Ignatius Press into the Breach: Trumping the Kasper Proposal

By Dr. Jeff Mirus (bio - articles - email) | Oct 22, 2014

Ignatius Press deserves the gratitude of English-speaking Catholics for its publication of three books in direct response to the Kasper Proposal, as part of the discussion encouraged by Pope Francis leading up to the synods on the family. These books succeed in refuting the arguments in favor of the Kasper Proposal, situating the problem of the family within a proper understanding of Divine mercy, and urging the Church toward an evangelization which places a Christian vision of marriage and family at its very heart.

For those unfamiliar with the Kasper Proposal, it was an idea developed by Cardinal Walter Kasper that in some cases couples who had divorced and remarried outside the Church could, after a period of penance, receive communion again without abandoning what Christ regards as an adulterous relationship. Kasper found support for this proposal in some aspects of early Christian practice, occasional patristic texts, the long practice of the Orthodox churches in “tolerating” second marriages, and even the “sense of the faithful” in our own time.

This Proposal generated an important discussion prior to the 2014 Synod on the Family. And although the Synod rejected it, the problem of the dissolution of the family in the modern world obviously remains, including the vexing difficulties posed by divorce and remarriage. The three books by Ignatius Press do a superb job of not only responding to Cardinal Kasper’s specific proposal but also moving beyond it to more fruitful ways to address a grave dislocation that lies at the heart of the modern experience.

Refuting Cardinal Kasper

Let us take these successes in order, beginning with the most extensive of the three books, Remaining in the Truth of Christ: Marriage and Communion in the Catholic Church. Edited by Robert Dodaro, OSA, this is a masterful collection of essays examining the key theological and pastoral data which Cardinal Kasper emphasized in his Proposal. Following a superb first chapter by Fr. Dodaro, appropriately entitled “The Argument in Brief” and ably summarizing the book as a whole, Remaining in the Truth of Christ includes exemplary treatments of the following topics as they relate to divorce and remarriage:

  1. Paul Mankowski, SJ: On the Scriptural data
  2. John M. Rist: On the practice of the early Church
  3. Archbishop Cyril Vasil’, SJ: On the approaches of the Orthodox Churches
  4. Walter Cardinal Brandmüller: Catholic doctrine and practice from the Middle Ages to the Council of Trent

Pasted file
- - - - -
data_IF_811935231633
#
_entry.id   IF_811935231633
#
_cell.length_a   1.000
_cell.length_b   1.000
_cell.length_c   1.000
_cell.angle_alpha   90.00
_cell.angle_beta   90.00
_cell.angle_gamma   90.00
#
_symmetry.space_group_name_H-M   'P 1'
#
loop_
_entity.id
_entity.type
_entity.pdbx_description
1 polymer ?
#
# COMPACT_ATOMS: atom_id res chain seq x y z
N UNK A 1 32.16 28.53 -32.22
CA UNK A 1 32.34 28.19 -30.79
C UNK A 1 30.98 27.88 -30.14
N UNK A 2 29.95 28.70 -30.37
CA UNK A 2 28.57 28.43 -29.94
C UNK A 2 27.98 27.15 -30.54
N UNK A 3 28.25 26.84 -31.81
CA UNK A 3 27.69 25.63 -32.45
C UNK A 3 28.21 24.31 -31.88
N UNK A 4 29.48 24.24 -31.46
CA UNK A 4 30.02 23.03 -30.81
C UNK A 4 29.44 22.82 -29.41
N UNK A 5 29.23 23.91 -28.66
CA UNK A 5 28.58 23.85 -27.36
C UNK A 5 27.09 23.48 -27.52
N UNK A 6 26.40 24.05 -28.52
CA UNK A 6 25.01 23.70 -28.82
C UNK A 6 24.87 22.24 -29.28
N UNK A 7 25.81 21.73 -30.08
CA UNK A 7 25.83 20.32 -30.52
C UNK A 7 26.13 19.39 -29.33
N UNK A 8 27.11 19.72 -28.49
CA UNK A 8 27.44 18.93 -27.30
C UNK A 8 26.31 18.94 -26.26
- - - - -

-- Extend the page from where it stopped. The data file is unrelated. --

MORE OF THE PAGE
5. Gerhard Ludwig Müller: On the indissolubility of marriage, the civilly remarried, and the sacraments
  6. Carlo Cardinal Caffarra: On sacramental ontology and indissolubility
  7. Velasio Cardinal De Paolis, CS: On the divorced and remarried, Eucharist and Penance
  8. Raymond Leo Cardinal Burke: On canonical nullity as a search for truth

These essays ably refute the arguments which Cardinal Kasper used to buttress his proposal. An appendix includes the Latin and English texts of key Magisterial statements on marriage and divorce, and more such texts on the Sensus Fidei (incorrectly perceived by Kasper as a reason for change). Taken as a whole, this is a definitive work of Catholic scholarship on a complex topic. It belongs in every Catholic institutional or extensive home library.

Gerard Cardinal Müller

The current head of the Congregation for the Doctrine of the Faith, Gerard Cardinal Müller is a worthy successor in the Church’s top theological post to Joseph Cardinal Ratzinger, who of course became Pope Benedict XVI. Insofar as the controversy over the Kasper Proposal reflects something about the pontificate of Pope Francis, it must be remembered that the Pope has chosen Müller and not Kasper as the man on whom he relies for the theological work he uses to formally guide the Church. Cardinal Müller was among the first to join the lists against the Kasper Proposal.

The smallest of the three books under consideration here, which is entitled The Hope of the Family, is the republication in English of a formal “dialogue” on the problems facing the family between Cardinal Müller and the editor-in-chief of Biblioteca de Autores Cristianos. In many ways, this is the most accessible of the three books because it uses an engaging question-and-answer format. Nonetheless, Cardinal Muüller responds with significant insight and theological depth. Those who have read similar work by Ratzinger will recognize here the same rich connections among all the various aspects of the Faith in addressing marriage and family life.